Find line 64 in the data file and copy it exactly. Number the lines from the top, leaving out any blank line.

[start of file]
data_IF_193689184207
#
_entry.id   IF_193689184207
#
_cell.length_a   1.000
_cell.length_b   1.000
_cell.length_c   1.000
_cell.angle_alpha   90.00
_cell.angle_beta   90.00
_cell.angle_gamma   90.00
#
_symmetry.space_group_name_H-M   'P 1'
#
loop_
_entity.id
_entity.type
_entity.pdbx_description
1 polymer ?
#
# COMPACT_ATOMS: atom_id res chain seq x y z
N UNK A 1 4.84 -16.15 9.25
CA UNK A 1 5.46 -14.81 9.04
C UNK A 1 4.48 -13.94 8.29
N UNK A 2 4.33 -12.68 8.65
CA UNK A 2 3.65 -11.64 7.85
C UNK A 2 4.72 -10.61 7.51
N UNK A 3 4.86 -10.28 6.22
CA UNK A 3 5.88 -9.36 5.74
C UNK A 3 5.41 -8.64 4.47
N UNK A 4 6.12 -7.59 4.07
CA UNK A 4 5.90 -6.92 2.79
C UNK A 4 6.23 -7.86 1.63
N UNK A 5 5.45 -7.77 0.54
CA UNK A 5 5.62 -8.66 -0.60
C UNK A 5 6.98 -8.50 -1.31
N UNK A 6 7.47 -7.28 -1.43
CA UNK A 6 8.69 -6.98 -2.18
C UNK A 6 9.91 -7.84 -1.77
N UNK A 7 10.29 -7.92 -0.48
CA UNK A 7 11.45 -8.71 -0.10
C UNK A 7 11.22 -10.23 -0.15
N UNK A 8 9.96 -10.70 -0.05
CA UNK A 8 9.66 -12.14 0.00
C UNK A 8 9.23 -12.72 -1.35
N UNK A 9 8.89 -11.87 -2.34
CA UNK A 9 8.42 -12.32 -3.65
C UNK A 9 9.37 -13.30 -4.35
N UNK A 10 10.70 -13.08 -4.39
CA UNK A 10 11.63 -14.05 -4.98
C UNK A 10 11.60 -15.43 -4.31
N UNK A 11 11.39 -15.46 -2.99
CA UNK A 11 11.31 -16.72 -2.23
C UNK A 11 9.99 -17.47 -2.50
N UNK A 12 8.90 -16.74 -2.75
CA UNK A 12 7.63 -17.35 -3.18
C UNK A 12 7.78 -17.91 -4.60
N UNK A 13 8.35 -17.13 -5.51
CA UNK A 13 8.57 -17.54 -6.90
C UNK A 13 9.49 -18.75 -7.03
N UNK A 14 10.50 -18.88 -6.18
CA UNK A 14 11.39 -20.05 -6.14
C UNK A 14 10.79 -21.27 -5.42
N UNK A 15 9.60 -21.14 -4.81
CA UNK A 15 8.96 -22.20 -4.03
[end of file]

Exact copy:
CA UNK A 15 8.96 -22.20 -4.03